What may seem familiar now was new then. "Superman: The Movie" begins on Krypton with Jor-El and travels to Earth, where Ma and Pa Kent raise young Clark. Departing the small-town life of Smallville to the tempting big city lights of Metropolis, Clark gets a job as a reporter at The Daily Planet. Little do his fellow employees realize that the awkward Mr. Kent is Superman.

"Superman" does an excellent job introducing all of the character's core elements, yet never feels crowded. We're introduced to Superman's true love, Lois Lane, as well as kryptonite, the radioactive material that's the character's Achilles heel. Of course, every good hero deserves a good villain. Gene Hackman's Lex Luthor is an overly ambitious crook who makes for a perfect foil, a character as mean and evil as Superman is good.

But really, it all comes down to the lead role. Reeve is a revelation, inhabiting the character with every fiber of his being. All that keeps "Superman: The Movie" from taking the top spot is an unconvincing ending; the "Superman turns back time" cop-out seems excessive, even for a character who can fly, bench press six sextillion metric tons, and shoot lasers from his eyes. Donner certainly did make us believe he could fly though — Reeve positively soars in the role.

1. Superman II (1981)

Shot back-to-back with "Superman: The Movie," "Superman II" sees the return of the Metropolis Marvel. Long before the MCU established the tradition of ending films by having your lead square off against a similarly-powered version of themselves, this movie had Superman confront three Kryptonians. General Zod, Ursa and Non were three super-villains who had been banished into the Phantom Zone — a parallel dimension where residents exist in a ghost-like state — only to be freed by the detonation of a terrorist group's hydrogen bomb, tossed into space by Superman.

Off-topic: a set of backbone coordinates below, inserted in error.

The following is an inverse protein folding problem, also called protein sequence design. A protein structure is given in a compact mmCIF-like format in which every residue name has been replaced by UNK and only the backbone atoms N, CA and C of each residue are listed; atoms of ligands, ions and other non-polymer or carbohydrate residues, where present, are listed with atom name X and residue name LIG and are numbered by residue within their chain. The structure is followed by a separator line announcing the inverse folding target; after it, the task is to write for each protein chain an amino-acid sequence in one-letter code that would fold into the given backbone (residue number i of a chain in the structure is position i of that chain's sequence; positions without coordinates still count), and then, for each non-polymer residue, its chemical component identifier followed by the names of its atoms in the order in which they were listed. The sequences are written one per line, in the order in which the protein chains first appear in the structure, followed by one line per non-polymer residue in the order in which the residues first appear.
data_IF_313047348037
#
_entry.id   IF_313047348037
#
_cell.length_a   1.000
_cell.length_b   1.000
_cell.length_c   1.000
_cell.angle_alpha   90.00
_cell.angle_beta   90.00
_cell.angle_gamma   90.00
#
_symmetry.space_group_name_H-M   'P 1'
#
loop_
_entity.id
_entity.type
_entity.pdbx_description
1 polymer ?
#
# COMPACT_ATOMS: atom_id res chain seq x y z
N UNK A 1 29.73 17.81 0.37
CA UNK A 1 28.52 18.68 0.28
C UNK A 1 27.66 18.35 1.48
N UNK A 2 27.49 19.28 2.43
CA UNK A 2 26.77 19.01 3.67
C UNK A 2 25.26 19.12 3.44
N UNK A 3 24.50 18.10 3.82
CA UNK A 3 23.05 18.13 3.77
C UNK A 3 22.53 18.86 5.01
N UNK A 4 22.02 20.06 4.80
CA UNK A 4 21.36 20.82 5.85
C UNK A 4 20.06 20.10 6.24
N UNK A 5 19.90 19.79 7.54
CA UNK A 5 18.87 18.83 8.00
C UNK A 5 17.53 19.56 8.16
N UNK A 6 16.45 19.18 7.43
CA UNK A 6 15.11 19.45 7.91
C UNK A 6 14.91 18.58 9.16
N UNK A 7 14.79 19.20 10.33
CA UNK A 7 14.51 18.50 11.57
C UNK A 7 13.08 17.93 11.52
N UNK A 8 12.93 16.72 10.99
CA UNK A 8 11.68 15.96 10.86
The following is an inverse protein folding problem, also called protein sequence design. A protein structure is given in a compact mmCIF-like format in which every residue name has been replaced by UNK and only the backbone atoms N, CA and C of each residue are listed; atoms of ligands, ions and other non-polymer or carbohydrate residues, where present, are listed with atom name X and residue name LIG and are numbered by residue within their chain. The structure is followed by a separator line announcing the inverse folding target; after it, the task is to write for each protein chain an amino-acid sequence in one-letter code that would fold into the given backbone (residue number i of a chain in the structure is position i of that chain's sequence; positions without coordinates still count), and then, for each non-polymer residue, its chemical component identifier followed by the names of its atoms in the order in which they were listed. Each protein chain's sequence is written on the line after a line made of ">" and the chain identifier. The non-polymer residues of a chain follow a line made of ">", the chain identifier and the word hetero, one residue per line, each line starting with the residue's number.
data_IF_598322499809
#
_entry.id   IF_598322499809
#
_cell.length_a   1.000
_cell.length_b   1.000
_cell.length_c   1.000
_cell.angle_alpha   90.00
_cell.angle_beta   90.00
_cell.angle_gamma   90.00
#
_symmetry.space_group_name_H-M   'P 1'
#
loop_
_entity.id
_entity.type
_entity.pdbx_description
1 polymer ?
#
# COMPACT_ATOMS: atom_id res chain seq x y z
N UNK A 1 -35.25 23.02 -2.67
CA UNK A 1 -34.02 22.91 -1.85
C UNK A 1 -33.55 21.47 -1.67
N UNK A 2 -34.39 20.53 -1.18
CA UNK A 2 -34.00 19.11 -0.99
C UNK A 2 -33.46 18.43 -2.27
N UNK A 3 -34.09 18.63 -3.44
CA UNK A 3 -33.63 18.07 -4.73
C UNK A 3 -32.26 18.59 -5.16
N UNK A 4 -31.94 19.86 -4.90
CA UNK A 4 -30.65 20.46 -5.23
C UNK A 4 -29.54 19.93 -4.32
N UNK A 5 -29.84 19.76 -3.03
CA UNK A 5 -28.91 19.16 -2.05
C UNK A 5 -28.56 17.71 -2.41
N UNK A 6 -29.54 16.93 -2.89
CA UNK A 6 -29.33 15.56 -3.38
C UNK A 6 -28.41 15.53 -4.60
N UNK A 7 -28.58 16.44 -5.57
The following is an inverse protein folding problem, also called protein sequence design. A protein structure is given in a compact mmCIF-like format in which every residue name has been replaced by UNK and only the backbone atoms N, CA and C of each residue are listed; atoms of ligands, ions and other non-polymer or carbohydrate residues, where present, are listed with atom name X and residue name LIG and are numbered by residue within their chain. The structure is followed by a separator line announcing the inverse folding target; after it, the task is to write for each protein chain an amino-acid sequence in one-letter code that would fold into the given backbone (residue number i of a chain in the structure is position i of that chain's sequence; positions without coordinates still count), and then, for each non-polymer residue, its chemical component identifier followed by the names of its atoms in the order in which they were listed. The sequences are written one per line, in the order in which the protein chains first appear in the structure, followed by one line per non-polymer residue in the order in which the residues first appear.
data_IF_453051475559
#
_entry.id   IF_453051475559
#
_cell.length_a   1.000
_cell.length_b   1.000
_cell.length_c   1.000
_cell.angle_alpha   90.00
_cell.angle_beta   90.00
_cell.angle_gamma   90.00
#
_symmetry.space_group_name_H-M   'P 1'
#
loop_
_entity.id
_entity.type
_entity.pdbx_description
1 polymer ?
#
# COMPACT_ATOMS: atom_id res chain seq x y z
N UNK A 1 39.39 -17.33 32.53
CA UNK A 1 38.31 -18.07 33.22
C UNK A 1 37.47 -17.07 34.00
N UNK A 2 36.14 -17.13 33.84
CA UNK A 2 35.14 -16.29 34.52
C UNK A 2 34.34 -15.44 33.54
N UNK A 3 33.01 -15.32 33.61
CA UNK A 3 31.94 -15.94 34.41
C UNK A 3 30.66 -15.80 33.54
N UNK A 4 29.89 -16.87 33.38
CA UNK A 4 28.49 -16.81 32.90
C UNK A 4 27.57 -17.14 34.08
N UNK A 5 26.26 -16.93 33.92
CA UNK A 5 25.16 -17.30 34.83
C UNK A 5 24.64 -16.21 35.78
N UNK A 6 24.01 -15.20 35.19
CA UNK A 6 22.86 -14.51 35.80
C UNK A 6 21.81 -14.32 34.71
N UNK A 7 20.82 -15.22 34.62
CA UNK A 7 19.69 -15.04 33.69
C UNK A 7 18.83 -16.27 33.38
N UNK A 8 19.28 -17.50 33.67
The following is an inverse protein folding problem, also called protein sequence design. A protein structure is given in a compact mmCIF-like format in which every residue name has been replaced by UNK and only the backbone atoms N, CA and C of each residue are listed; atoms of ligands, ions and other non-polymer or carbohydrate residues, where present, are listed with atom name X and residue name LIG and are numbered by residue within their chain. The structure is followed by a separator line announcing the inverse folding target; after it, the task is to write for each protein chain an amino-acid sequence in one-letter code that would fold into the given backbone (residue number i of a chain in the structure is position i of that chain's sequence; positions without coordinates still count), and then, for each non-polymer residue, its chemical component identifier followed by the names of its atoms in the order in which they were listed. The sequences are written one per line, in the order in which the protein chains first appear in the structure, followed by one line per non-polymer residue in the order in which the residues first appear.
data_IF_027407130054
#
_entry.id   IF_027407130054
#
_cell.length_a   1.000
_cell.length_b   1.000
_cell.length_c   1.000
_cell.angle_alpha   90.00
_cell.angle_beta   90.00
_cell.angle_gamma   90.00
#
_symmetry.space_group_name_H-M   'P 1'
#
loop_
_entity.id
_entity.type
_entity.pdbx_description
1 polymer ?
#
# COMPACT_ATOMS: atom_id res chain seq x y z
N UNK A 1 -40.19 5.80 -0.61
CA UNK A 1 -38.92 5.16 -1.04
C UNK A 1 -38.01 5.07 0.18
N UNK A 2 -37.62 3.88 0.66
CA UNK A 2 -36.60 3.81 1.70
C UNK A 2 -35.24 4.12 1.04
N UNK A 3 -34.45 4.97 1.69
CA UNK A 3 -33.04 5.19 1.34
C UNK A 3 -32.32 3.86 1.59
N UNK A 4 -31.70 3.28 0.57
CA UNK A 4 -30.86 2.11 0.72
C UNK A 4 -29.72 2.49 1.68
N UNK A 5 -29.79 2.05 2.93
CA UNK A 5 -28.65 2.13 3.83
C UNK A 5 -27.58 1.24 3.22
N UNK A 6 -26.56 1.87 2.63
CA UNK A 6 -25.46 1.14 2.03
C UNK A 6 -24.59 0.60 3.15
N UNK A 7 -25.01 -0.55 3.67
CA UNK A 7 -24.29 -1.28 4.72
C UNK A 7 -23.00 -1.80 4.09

Viewing humanity as an insignificant subspecies, the Kryptonians try to conquer Earth with their newfound powers, while Zod seeks to destroy or subjugate the Last Son of Krypton in particular. Lex Luthor (Hackman), ever power-hungry, betrays humankind, allying with Zod. It's terrible timing all around, as Superman has just given up his powers in hopes of living a normal life with Lois Lane. Terence Stamp (Zod) is a delight; part megalomaniac, part Disney villain, he's a snarling, seething and malevolent force — Superman's contrast in every way. His second, Ursa, is as cruel as she is beautiful, and mute Non is the super-strong and silent type.

The Richard Donner cut of "Superman II" is an improvement on the cinematic cut, but they're both worthy of the top spot. Seeing Reeve in the role he was born to play — he's still arguably the best actor to ever don the suit and cape — in a fight to the death against similarly-powered villains is as amazing as it sounds. There's a genuine sense of jeopardy, and the villains are surprisingly callous and cruel. Top that off with a satisfying punch-the-air ending, and you've got Superman at his absolute best: honorable, heroic, and inspirational.